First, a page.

(UPDATE below on Roger McDowell, 1 p.m.)
After winning five out of six to close a West Coast road trip, the Braves returned home and reaffirmed they’re not quite in a groove yet.
They blew late-inning leads and lost consecutive games to St. Louis to open this series (5-3 in 11 innings on Friday; 3-2 on Saturday). Now they find themselves scrambling just to avoid being swept in today’s series finale. And as unusual circumstances go, here’s one: The pitcher who will try to turn them around is Derek Lowe, who spent late Thursday evening and early Friday morning in jail on charges of DUI, reckless driving and improper lane change.
In addition to off-field incidents involving Lowe and pitching coach Roger McDowell — who remains on “administrative leave” for alleged anti-gay slurs and inappropriate language with San Francisco fans — the Braves have a few lingering issues.
– Despite high expectations for the offense, the team batting average remains at an anemic .229, which ranks 28th in the majors. (The Cardinals are first at .295.)
– The Braves’ team ERA is a solid 3.11. But one reason for the 13-15 record is the bullpen has blown five of 12 save opportunities. Craig Kimbrel has six saves in eight chances, Jonny Venters is 1 for 2, Scott Linebrink and Jairo Asencio each are 0 for 1. The Braves’ ability to replace the retired Billy Wagner is one key to this season.
– Keep an eye on Dan Uggla. He is hitting only .194 but he has hit the ball hard in this series. In his career, Uggla is hitting .238 in March/April but .294 in May. Today is May 1.
That’s it for now. I’ll be back to live blog. Let me know if you have any early questions. I’m here to serve. Happy Sunday.
There’s is still no news for the Braves or Major League Baseball on discipline that may be handed down to McDowell. But a story in today’s San Francisco Chronicle doesn’t paint a good picture of the incident. Columnist Gwen Knapp interviewed one of the fans who witnessed McDowell’s exchange with others and pretty much corroborated everything that has been alleged. Here’s a link to the article. Here’s are excerpts, quoting Todd Achondo, who attended the game with his young sons.
Two days after attending the April 23 game at the Giants‘ ballpark, Achondo wrote a two-page letter of complaint, which he mailed to MLB’s Joe Torre, Giants general manager Brian Sabean and Atlanta CEO Terry McGuirk. The letter supports most of Quinn’s allegations about profane and hostile behavior by McDowell during batting practice, although it makes no mention of the explicit homophobic language that Quinn described.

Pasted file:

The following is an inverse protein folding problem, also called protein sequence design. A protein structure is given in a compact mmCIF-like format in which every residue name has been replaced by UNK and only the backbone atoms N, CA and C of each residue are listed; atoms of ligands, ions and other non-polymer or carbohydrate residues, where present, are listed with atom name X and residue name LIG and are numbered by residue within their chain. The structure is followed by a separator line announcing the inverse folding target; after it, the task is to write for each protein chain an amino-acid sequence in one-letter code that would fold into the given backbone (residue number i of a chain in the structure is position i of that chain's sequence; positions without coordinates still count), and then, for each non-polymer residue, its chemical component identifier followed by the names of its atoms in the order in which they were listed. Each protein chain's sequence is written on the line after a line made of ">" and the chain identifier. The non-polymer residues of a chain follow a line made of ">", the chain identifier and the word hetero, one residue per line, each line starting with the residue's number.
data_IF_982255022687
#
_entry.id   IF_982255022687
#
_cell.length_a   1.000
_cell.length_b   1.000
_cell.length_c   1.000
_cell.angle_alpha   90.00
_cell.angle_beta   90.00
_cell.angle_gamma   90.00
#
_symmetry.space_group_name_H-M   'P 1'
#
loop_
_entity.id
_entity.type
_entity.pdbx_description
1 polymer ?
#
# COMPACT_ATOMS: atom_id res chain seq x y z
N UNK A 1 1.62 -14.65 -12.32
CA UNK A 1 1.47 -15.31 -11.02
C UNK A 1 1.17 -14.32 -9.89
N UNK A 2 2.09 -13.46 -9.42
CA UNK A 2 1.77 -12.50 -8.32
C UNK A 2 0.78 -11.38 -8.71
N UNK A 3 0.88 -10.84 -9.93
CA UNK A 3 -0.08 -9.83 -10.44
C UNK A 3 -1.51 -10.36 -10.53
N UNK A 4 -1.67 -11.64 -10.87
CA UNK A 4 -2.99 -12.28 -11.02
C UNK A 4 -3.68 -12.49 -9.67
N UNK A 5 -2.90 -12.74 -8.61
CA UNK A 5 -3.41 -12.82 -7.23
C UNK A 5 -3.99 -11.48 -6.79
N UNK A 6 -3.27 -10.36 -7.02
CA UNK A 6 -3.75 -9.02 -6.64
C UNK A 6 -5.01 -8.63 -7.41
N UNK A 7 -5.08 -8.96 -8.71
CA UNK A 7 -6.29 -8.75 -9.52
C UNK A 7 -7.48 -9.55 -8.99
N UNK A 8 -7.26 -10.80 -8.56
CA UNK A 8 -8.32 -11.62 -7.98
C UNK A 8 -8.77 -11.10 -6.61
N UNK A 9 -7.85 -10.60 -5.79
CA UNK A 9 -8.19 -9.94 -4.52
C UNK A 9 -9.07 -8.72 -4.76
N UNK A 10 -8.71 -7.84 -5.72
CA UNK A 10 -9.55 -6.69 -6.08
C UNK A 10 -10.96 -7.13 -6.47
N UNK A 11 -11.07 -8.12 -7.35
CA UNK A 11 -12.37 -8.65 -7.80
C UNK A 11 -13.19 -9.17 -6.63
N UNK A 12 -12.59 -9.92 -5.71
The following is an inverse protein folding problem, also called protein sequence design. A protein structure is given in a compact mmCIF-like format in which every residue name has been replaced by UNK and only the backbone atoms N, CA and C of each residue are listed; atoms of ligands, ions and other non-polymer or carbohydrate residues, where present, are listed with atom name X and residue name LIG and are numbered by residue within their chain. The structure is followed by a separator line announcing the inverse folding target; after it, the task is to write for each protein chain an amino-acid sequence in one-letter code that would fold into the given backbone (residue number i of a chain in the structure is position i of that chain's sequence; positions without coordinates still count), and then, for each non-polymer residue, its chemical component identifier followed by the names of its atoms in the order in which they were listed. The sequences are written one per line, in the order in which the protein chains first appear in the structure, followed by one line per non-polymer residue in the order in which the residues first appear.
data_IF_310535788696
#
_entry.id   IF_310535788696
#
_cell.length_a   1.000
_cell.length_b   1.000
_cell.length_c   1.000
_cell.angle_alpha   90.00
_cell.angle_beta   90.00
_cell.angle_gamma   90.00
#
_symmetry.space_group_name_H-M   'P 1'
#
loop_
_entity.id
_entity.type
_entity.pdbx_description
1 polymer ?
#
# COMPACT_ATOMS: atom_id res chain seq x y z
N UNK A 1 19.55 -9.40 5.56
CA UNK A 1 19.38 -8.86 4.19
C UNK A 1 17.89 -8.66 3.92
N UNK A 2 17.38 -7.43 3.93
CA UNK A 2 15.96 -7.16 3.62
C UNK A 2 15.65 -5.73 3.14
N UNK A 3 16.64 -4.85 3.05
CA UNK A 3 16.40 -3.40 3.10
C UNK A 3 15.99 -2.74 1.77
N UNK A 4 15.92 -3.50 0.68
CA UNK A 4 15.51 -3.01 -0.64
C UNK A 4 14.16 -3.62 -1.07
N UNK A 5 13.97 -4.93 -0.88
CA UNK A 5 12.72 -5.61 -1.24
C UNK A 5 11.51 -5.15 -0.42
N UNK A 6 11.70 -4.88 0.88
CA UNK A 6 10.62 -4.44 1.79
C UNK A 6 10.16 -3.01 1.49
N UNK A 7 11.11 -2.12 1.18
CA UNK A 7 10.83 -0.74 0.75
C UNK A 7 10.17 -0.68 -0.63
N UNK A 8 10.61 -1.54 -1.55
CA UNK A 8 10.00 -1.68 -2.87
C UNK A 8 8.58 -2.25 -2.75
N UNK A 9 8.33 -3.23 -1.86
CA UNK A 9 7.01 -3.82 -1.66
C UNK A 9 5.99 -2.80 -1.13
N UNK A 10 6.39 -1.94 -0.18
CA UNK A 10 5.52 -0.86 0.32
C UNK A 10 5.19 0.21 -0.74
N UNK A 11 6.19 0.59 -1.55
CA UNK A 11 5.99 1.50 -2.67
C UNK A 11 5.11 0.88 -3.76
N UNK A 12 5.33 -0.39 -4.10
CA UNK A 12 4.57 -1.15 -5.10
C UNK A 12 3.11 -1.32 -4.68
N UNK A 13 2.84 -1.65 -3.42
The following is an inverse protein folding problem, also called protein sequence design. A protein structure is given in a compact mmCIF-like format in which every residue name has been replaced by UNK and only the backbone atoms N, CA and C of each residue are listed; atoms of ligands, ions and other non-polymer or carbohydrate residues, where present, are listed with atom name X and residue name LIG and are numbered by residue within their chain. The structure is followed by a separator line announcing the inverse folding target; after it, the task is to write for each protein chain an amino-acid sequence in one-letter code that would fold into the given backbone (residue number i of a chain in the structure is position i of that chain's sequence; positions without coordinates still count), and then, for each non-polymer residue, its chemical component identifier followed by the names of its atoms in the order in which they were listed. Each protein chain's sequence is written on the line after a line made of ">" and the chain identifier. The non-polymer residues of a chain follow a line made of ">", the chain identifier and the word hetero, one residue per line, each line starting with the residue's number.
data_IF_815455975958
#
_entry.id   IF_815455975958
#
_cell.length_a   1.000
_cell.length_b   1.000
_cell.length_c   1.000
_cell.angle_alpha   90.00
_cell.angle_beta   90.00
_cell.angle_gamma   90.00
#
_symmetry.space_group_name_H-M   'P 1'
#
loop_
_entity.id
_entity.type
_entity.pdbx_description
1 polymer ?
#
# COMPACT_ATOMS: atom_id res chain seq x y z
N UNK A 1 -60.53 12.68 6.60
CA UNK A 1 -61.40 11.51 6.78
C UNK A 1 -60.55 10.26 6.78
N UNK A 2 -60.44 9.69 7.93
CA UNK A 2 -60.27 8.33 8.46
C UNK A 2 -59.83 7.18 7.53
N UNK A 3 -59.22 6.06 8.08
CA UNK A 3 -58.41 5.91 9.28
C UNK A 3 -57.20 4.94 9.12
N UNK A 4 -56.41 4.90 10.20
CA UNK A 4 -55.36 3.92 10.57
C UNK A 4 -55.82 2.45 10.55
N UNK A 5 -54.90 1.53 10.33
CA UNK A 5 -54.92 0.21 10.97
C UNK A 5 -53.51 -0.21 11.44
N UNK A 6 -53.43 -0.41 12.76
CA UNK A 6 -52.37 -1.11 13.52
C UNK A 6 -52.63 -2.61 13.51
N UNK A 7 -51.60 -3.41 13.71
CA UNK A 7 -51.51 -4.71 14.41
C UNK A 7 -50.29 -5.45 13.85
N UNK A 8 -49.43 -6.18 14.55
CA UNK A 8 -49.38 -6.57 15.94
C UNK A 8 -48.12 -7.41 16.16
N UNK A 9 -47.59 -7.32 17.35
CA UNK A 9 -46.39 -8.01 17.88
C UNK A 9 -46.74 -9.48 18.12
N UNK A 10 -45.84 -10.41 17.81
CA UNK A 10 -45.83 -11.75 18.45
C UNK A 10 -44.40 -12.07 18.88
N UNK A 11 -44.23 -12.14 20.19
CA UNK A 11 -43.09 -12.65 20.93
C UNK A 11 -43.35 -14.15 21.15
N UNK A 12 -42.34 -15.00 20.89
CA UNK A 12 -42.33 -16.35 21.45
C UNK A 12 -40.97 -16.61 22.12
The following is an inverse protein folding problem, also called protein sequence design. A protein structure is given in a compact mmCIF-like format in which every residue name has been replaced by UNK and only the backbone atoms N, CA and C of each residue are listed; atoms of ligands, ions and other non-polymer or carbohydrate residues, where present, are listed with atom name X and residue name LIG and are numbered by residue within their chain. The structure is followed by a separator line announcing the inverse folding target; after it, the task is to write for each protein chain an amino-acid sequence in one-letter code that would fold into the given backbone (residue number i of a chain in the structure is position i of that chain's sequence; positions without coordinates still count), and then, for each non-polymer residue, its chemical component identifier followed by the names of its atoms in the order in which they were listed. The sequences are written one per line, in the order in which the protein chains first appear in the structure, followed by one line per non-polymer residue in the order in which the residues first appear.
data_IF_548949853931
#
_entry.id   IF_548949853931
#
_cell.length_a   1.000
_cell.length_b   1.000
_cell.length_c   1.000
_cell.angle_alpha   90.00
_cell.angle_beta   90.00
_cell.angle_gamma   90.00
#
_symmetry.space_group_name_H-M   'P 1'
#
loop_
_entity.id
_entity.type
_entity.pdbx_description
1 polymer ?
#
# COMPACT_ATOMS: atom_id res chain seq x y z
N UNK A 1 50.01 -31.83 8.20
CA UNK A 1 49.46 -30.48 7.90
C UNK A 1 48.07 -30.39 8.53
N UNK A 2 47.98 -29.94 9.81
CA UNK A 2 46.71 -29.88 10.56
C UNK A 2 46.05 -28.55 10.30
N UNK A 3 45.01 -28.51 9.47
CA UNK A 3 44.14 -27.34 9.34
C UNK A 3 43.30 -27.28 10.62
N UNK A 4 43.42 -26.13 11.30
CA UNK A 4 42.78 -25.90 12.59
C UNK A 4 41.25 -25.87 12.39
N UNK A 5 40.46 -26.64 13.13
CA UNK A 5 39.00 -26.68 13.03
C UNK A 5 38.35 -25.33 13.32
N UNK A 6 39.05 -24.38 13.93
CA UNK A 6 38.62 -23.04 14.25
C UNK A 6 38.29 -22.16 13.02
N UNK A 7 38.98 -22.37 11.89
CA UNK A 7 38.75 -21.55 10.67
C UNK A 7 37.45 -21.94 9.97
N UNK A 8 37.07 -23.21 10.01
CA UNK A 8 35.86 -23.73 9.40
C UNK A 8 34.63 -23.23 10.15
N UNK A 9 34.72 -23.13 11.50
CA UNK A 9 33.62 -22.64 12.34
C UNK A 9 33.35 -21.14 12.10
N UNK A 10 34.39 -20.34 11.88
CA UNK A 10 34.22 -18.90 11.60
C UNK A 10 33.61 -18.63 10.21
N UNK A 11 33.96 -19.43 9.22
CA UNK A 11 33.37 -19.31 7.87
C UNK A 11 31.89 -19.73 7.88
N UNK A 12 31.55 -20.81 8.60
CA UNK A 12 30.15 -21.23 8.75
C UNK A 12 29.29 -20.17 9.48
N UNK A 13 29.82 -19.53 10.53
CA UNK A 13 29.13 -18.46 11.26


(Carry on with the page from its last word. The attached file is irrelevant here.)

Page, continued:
(In an interview, Achondo said he did hear an apparent allusion to San Francisco’s large gay population as McDowell said he would shove a bat up three fans’ backsides: “That’s how you like it here, right?”)
But baseball can’t afford to discount a point made in Achondo’s letter, which ended up in the hands of Pat Courtney, senior vice president for public relations, Saturday afternoon. Achondo identifies himself as a small-business owner and describes bringing his sons, 5 and 7, from Sacramento for their first Giants game. While his wife and younger son played near the Coke-bottle slide, he and the older boy went to the outfield seats for batting practice.
Achondo wrote that he hoped to re-create his childhood trip to Candlestick “when I caught one along the right field line in BP and a player later tossed one up to me, so I had two balls on my first major-league game – so I truly know the memories my kids can have.” Instead, he wrote, McDowell ruined the day.
If MLB believes Achondo’s version of events, then it believes McDowell devalued its main currency – the moments when one generation transfers a connection with the game to another.
UPDATE II: McDowell has been suspended for two weeks. Here’s a link to the blog:
By Jeff Schultz